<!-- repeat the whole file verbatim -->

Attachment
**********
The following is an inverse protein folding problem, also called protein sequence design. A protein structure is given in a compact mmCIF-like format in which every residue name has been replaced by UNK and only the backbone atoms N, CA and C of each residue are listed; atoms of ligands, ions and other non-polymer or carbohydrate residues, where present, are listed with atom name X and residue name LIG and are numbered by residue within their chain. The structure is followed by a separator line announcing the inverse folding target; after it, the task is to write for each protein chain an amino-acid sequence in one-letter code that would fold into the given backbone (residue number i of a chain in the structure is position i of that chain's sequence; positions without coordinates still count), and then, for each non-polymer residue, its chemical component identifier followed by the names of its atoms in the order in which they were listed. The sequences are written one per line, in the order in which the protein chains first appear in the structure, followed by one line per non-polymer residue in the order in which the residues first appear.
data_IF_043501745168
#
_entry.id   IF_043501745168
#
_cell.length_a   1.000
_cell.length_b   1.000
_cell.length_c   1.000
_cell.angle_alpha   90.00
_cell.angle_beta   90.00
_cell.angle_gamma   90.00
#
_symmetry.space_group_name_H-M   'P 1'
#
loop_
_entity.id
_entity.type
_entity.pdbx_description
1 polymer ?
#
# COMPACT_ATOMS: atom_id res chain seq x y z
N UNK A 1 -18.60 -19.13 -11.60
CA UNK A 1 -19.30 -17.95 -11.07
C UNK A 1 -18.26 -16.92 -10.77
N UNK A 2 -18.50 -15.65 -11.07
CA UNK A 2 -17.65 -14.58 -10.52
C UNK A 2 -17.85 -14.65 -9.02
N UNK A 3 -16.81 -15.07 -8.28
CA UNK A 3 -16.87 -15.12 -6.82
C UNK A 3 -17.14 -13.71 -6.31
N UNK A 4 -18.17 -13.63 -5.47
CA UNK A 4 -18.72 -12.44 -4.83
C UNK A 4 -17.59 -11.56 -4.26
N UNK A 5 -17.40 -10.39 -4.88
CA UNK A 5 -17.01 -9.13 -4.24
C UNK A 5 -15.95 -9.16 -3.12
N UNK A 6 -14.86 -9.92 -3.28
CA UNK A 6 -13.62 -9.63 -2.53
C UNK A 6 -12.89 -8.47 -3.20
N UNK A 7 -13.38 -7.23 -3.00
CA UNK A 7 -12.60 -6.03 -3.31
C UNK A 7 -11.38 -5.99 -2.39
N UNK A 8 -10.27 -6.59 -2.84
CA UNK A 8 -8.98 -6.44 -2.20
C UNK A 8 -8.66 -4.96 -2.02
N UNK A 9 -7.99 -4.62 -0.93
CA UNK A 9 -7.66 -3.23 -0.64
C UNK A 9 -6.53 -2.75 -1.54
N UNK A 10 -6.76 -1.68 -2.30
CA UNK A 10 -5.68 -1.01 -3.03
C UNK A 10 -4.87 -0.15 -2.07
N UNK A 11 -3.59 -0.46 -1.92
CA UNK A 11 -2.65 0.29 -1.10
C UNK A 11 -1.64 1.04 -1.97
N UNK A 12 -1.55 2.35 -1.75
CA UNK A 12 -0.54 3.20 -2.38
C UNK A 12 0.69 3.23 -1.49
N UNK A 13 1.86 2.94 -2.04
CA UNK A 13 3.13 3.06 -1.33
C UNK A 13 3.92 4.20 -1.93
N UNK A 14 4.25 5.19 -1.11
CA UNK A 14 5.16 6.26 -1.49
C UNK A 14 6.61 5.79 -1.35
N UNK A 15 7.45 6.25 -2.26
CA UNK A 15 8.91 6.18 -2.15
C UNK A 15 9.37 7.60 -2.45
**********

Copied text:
The following is an inverse protein folding problem, also called protein sequence design. A protein structure is given in a compact mmCIF-like format in which every residue name has been replaced by UNK and only the backbone atoms N, CA and C of each residue are listed; atoms of ligands, ions and other non-polymer or carbohydrate residues, where present, are listed with atom name X and residue name LIG and are numbered by residue within their chain. The structure is followed by a separator line announcing the inverse folding target; after it, the task is to write for each protein chain an amino-acid sequence in one-letter code that would fold into the given backbone (residue number i of a chain in the structure is position i of that chain's sequence; positions without coordinates still count), and then, for each non-polymer residue, its chemical component identifier followed by the names of its atoms in the order in which they were listed. The sequences are written one per line, in the order in which the protein chains first appear in the structure, followed by one line per non-polymer residue in the order in which the residues first appear.
data_IF_043501745168
#
_entry.id   IF_043501745168
#
_cell.length_a   1.000
_cell.length_b   1.000
_cell.length_c   1.000
_cell.angle_alpha   90.00
_cell.angle_beta   90.00
_cell.angle_gamma   90.00
#
_symmetry.space_group_name_H-M   'P 1'
#
loop_
_entity.id
_entity.type
_entity.pdbx_description
1 polymer ?
#
# COMPACT_ATOMS: atom_id res chain seq x y z
N UNK A 1 -18.60 -19.13 -11.60
CA UNK A 1 -19.30 -17.95 -11.07
C UNK A 1 -18.26 -16.92 -10.77
N UNK A 2 -18.50 -15.65 -11.07
CA UNK A 2 -17.65 -14.58 -10.52
C UNK A 2 -17.85 -14.65 -9.02
N UNK A 3 -16.81 -15.07 -8.28
CA UNK A 3 -16.87 -15.12 -6.82
C UNK A 3 -17.14 -13.71 -6.31
N UNK A 4 -18.17 -13.63 -5.47
CA UNK A 4 -18.72 -12.44 -4.83
C UNK A 4 -17.59 -11.56 -4.26
N UNK A 5 -17.40 -10.39 -4.88
CA UNK A 5 -17.01 -9.13 -4.24
C UNK A 5 -15.95 -9.16 -3.12
N UNK A 6 -14.86 -9.92 -3.28
CA UNK A 6 -13.62 -9.63 -2.53
C UNK A 6 -12.89 -8.47 -3.20
N UNK A 7 -13.38 -7.23 -3.00
CA UNK A 7 -12.60 -6.03 -3.31
C UNK A 7 -11.38 -5.99 -2.39
N UNK A 8 -10.27 -6.59 -2.84
CA UNK A 8 -8.98 -6.44 -2.20
C UNK A 8 -8.66 -4.96 -2.02
N UNK A 9 -7.99 -4.62 -0.93
CA UNK A 9 -7.66 -3.23 -0.64
C UNK A 9 -6.53 -2.75 -1.54
N UNK A 10 -6.76 -1.68 -2.30
CA UNK A 10 -5.68 -1.01 -3.03
C UNK A 10 -4.87 -0.15 -2.07
N UNK A 11 -3.59 -0.46 -1.92
CA UNK A 11 -2.65 0.29 -1.10
C UNK A 11 -1.64 1.04 -1.97
N UNK A 12 -1.55 2.35 -1.75
CA UNK A 12 -0.54 3.20 -2.38
C UNK A 12 0.69 3.23 -1.49
N UNK A 13 1.86 2.94 -2.04
CA UNK A 13 3.13 3.06 -1.33
C UNK A 13 3.92 4.20 -1.93
N UNK A 14 4.25 5.19 -1.11
CA UNK A 14 5.16 6.26 -1.49
C UNK A 14 6.61 5.79 -1.35
N UNK A 15 7.45 6.25 -2.26
CA UNK A 15 8.91 6.18 -2.15
C UNK A 15 9.37 7.60 -2.45